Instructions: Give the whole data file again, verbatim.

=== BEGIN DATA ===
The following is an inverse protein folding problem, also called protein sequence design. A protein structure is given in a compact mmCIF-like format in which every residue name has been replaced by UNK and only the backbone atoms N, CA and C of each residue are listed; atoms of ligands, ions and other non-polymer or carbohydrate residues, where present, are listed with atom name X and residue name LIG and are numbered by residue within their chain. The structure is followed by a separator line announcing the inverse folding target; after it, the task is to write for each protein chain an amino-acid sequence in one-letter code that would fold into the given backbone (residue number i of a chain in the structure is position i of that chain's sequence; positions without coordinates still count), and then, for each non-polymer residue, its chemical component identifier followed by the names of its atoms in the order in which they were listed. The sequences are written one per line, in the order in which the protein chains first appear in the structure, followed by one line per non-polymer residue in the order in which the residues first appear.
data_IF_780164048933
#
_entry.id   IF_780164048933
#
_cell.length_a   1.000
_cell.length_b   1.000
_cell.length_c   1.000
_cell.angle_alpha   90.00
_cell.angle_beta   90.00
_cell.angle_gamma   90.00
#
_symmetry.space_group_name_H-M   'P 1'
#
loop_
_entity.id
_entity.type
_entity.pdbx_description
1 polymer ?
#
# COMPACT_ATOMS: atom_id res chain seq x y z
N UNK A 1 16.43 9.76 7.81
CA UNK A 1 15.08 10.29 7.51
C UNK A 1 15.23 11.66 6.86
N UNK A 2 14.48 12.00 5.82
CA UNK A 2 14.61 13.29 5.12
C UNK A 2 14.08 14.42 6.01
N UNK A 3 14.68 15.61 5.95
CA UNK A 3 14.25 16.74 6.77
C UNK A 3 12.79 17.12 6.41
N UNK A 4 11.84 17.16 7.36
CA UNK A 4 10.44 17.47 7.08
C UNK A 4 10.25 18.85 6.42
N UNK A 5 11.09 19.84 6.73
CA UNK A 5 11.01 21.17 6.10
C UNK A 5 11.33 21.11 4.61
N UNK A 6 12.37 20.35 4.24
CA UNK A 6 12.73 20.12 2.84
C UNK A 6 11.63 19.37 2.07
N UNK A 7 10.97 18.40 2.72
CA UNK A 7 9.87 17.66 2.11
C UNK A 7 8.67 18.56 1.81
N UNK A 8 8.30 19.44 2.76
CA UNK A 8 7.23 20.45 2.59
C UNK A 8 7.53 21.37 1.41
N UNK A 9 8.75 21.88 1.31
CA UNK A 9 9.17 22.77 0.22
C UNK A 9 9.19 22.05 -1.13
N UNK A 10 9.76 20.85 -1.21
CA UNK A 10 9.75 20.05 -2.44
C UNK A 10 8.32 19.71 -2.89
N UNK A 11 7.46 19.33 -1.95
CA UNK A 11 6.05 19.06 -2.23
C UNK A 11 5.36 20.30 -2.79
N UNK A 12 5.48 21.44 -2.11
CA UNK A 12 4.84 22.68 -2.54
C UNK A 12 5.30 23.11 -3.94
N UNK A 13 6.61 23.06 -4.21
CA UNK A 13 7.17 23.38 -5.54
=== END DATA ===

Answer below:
The following is an inverse protein folding problem, also called protein sequence design. A protein structure is given in a compact mmCIF-like format in which every residue name has been replaced by UNK and only the backbone atoms N, CA and C of each residue are listed; atoms of ligands, ions and other non-polymer or carbohydrate residues, where present, are listed with atom name X and residue name LIG and are numbered by residue within their chain. The structure is followed by a separator line announcing the inverse folding target; after it, the task is to write for each protein chain an amino-acid sequence in one-letter code that would fold into the given backbone (residue number i of a chain in the structure is position i of that chain's sequence; positions without coordinates still count), and then, for each non-polymer residue, its chemical component identifier followed by the names of its atoms in the order in which they were listed. The sequences are written one per line, in the order in which the protein chains first appear in the structure, followed by one line per non-polymer residue in the order in which the residues first appear.
data_IF_780164048933
#
_entry.id   IF_780164048933
#
_cell.length_a   1.000
_cell.length_b   1.000
_cell.length_c   1.000
_cell.angle_alpha   90.00
_cell.angle_beta   90.00
_cell.angle_gamma   90.00
#
_symmetry.space_group_name_H-M   'P 1'
#
loop_
_entity.id
_entity.type
_entity.pdbx_description
1 polymer ?
#
# COMPACT_ATOMS: atom_id res chain seq x y z
N UNK A 1 16.43 9.76 7.81
CA UNK A 1 15.08 10.29 7.51
C UNK A 1 15.23 11.66 6.86
N UNK A 2 14.48 12.00 5.82
CA UNK A 2 14.61 13.29 5.12
C UNK A 2 14.08 14.42 6.01
N UNK A 3 14.68 15.61 5.95
CA UNK A 3 14.25 16.74 6.77
C UNK A 3 12.79 17.12 6.41
N UNK A 4 11.84 17.16 7.36
CA UNK A 4 10.44 17.47 7.08
C UNK A 4 10.25 18.85 6.42
N UNK A 5 11.09 19.84 6.73
CA UNK A 5 11.01 21.17 6.10
C UNK A 5 11.33 21.11 4.61
N UNK A 6 12.37 20.35 4.24
CA UNK A 6 12.73 20.12 2.84
C UNK A 6 11.63 19.37 2.07
N UNK A 7 10.97 18.40 2.72
CA UNK A 7 9.87 17.66 2.11
C UNK A 7 8.67 18.56 1.81
N UNK A 8 8.30 19.44 2.76
CA UNK A 8 7.23 20.45 2.59
C UNK A 8 7.53 21.37 1.41
N UNK A 9 8.75 21.88 1.31
CA UNK A 9 9.17 22.77 0.22
C UNK A 9 9.19 22.05 -1.13
N UNK A 10 9.76 20.85 -1.21
CA UNK A 10 9.75 20.05 -2.44
C UNK A 10 8.32 19.71 -2.89
N UNK A 11 7.46 19.33 -1.95
CA UNK A 11 6.05 19.06 -2.23
C UNK A 11 5.36 20.30 -2.79
N UNK A 12 5.48 21.44 -2.11
CA UNK A 12 4.84 22.68 -2.54
C UNK A 12 5.30 23.11 -3.94
N UNK A 13 6.61 23.06 -4.21
CA UNK A 13 7.17 23.38 -5.54